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Sandra Heavenstone on how the world health organisation sees anthrax ...
Sandra Heavenstone on how the world health organisation sees anthrax

Pulmonary anthrax is very rare in the US. There were 18 reported cases in the 20th century with the last case some 25 years ago.

Since the attacks of 11 September, the Centers for Disease Control Prevention have reported 15 confirmed and four suspected cases of anthrax.

The World Health Organisation's executive director on communicable diseases, Dr David Heymann, says: 'It is important public health systems across the globe at the national and local levels are well prepared for possible anthrax cases. However, health authorities should communicate that the current situation is no cause for panic.

'People should not hoard antibiotics or take them in an attempt to prevent infection. If more and more antibiotics are rendered ineffective, the fight against infectious disease would suffer a huge setback,' he adds.

The World Health Organisation has links with organisations around the world that monitor disease outbreaks. The network was launched links 72 agencies, many of which are equipped to diagnose unusual agents and handle dangerous pathogens.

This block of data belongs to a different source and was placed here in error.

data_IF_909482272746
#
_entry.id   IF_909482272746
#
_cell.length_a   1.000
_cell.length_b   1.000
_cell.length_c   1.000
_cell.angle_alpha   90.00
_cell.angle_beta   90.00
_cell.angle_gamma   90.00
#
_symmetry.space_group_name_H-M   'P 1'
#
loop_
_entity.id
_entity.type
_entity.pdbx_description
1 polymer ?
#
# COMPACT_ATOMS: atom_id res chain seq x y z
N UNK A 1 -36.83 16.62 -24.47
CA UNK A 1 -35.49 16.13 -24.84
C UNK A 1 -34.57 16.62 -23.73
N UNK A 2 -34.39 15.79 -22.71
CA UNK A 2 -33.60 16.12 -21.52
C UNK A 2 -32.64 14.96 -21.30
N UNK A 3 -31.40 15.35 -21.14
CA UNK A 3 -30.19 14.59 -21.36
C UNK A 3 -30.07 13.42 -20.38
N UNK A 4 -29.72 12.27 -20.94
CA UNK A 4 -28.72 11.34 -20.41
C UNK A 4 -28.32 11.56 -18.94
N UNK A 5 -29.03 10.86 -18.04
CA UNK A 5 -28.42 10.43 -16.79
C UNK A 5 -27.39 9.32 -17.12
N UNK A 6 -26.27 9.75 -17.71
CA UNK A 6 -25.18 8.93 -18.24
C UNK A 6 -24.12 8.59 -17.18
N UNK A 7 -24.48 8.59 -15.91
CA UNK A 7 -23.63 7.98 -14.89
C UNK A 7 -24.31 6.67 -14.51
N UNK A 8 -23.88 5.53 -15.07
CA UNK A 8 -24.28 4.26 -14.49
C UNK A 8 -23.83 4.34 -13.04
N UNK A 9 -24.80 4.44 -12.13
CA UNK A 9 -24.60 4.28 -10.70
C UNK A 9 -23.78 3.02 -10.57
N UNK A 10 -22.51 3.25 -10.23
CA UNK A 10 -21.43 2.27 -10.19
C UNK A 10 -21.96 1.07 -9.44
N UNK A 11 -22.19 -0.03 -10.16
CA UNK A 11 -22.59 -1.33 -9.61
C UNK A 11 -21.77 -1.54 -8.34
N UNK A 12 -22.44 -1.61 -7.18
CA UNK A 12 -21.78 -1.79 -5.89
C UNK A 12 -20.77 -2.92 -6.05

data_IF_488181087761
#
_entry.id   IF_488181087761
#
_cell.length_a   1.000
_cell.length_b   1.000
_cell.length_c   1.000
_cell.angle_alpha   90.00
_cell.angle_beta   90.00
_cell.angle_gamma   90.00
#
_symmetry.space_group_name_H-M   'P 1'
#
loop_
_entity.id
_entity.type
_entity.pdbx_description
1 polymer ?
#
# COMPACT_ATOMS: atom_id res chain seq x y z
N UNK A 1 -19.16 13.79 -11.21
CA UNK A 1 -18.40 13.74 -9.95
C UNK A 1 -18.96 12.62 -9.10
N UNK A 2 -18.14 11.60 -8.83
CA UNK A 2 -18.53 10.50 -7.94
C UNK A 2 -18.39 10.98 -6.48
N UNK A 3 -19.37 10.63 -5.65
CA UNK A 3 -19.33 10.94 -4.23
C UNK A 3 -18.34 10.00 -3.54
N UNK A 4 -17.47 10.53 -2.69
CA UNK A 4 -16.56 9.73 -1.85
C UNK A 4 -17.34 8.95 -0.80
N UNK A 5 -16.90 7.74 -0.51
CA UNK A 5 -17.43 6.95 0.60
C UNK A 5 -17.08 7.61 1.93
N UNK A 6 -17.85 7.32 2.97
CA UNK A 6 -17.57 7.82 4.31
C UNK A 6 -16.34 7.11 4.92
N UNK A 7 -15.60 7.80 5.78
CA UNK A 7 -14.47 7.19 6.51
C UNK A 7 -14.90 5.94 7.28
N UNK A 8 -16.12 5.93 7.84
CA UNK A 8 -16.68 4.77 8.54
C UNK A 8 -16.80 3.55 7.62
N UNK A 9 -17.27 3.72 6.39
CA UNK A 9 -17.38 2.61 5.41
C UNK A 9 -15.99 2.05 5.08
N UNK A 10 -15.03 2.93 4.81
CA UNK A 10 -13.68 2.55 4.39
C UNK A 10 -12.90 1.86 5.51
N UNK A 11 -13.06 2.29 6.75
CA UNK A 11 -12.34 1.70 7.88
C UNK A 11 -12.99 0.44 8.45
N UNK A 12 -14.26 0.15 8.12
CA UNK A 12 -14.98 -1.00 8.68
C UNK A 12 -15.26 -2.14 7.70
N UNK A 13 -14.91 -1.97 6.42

It electronically links the expertise and skills needed to keep the international community alert to the threat of outbreaks.

The network has four main tasks:

- Disease intelligence and detection

- Verification of rumours and reports

- Immediate alert

- Rapid response.

Don Borut, executive director of the National League of Cities, Washington DC says: 'In the United States, it is very important key information about biological and other threats is conveyed quickly to local authorities. Local officials must prepare for the possibility of larger-scale biological threats, and American cities and towns are eager to receive guidelines from national and international experts.'

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